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A consultation period began this week which could result in new laws being rushed through the statutes in the UK, banning tyres more than 10 years old on some vehicles.

If the plans get approval, the new laws could come into force as early as next year, and would ban older tyres from heavy goods and passenger carrying vehicles, such as buses and minibuses.

The consultation follows a campaign by Frances Molloy, whose son Michael died in a coach crash in 2012. The subsequent enquiry blamed a 19-year-old tyre.

Road Safety Minister Michael Ellis said, “There is increasing evidence that age affects the safety of tyres, which is why I think older tyres should not be used on large vehicles.”

The consultation, which runs for 10 weeks, asks whether older tyres should be banned on buses, coaches, lorries and minibuses as well as whether this ban should be extended to taxis and private hire vehicles. It follows other measures the government has put into place since 2012.

Bus operators have been advised not to use older tyres at the front of their vehicles. Inspections of 130,000 buses by the Driver and Vehicle Standards Agency since 2017 showed only 0.06 per cent were in breach of the guidance.

The DVSA also updated its guidance on maintaining roadworthiness to say tyres aged 10 years and older should not be used on the front axles of heavy goods vehicles, as well as buses and coaches.

A growing body of evidence includes research, commissioned by the Department for Transport and published last week, which shows ageing tyres suffer corrosion which could cause them to fail.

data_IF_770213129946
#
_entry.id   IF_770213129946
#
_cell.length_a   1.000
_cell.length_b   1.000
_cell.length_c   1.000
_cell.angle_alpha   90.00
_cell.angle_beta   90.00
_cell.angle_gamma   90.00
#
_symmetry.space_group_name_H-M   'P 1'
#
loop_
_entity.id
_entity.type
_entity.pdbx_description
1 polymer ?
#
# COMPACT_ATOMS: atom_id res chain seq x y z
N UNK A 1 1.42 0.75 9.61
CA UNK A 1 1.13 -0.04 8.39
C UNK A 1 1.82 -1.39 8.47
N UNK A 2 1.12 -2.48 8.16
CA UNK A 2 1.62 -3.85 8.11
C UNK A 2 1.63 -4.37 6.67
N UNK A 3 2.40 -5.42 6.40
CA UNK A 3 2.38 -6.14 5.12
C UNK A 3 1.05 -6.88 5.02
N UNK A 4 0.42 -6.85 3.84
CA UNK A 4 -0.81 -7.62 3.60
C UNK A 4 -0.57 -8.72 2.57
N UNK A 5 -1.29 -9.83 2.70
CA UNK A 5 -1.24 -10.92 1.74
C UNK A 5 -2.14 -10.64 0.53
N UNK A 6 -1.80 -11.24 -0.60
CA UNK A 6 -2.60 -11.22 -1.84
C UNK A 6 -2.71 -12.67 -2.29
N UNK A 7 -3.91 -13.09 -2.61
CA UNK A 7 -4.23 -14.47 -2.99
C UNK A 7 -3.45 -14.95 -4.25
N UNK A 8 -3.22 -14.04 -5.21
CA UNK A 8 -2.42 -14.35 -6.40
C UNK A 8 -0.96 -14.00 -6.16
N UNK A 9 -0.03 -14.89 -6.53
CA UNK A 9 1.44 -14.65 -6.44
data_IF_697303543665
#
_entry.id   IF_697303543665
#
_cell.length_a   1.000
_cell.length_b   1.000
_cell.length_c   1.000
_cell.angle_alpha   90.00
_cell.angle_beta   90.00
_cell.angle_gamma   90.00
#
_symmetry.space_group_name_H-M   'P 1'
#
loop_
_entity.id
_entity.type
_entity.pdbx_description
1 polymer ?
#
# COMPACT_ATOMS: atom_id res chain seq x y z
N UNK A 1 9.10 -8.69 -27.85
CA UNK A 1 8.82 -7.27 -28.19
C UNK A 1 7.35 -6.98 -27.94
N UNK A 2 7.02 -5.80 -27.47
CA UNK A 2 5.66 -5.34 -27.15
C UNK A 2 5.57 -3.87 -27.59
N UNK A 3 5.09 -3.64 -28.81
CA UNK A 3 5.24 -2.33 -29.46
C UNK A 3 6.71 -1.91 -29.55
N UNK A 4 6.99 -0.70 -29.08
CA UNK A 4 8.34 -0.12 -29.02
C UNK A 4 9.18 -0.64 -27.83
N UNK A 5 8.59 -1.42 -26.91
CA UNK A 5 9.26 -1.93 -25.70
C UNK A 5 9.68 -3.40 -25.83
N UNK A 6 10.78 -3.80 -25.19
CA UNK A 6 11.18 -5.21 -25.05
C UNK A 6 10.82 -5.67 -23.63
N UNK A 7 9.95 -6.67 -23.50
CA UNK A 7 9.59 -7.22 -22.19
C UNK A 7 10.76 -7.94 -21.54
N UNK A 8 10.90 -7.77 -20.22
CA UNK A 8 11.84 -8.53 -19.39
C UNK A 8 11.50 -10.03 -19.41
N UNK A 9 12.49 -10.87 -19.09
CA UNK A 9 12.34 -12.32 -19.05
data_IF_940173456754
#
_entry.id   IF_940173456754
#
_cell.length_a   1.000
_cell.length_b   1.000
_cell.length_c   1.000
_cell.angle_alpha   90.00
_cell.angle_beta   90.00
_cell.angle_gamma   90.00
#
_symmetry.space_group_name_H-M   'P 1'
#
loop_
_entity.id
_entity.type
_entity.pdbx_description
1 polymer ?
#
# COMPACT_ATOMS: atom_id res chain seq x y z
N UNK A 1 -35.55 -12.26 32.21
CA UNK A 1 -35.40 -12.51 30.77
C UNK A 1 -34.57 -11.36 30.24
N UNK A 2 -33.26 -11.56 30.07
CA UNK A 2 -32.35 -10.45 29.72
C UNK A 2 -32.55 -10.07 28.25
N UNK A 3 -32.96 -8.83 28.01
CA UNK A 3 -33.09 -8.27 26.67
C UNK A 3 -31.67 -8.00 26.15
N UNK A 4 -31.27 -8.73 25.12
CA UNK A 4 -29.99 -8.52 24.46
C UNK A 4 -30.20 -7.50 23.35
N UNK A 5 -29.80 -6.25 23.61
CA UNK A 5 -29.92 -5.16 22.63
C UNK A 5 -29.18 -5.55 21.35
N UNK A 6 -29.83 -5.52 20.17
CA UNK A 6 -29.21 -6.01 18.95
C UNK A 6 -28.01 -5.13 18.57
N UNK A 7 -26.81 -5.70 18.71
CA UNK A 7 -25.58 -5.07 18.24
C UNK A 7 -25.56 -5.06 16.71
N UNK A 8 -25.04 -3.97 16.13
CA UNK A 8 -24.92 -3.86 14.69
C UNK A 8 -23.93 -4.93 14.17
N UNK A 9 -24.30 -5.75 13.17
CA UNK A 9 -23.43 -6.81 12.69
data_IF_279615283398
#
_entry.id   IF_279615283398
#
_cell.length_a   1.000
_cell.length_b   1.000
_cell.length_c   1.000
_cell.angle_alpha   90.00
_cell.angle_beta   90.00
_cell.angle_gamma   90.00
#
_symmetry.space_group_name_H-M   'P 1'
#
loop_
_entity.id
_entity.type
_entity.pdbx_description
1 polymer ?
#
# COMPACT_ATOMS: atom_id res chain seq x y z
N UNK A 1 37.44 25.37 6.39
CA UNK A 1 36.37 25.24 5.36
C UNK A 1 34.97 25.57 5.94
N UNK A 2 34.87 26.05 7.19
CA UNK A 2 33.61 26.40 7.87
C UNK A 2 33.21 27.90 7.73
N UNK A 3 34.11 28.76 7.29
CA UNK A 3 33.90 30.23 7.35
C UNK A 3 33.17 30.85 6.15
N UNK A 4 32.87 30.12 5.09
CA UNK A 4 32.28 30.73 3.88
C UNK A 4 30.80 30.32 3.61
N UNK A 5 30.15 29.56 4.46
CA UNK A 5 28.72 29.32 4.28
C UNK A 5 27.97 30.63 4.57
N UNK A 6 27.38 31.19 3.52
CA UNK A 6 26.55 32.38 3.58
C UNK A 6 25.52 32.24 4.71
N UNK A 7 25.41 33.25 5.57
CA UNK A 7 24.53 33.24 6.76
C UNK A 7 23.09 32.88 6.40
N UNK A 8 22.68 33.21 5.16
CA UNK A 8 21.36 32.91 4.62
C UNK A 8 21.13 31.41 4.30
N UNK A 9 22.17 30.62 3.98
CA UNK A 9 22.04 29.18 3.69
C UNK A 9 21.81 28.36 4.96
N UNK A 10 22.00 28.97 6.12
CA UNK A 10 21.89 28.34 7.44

As would be expected in consultations like this, some people think the proposals don´t go far enough, and that older tyres should be banned on all vehicles. Even a car which suffers a loss of control due to a tyre failure becomes a potentially lethal projectile on the road, and any subsequent crash could result in multiple injuries or fatalities in the same way a heavy goods or passenger carrying vehicle could.

The advice as to when to replace tyres varies, but many experts believe that they should be replaced earlier than every 10 years, and of course in the event of damage or wear they should be replaced immediately. If your tyres are 5 years old then closer monitoring is recommended.

You can check the age of your tyres by a 4-digit code embossed on the side. The code “1413” for example denotes that the tyre was manufactured in week 14 of the year 2013. If you can only find a 3-digit code then these tyres were manufactured before 2000 and should be replaced immediately.

If you would like to give your views to the UK Government over the consultation, you can do so on their website,

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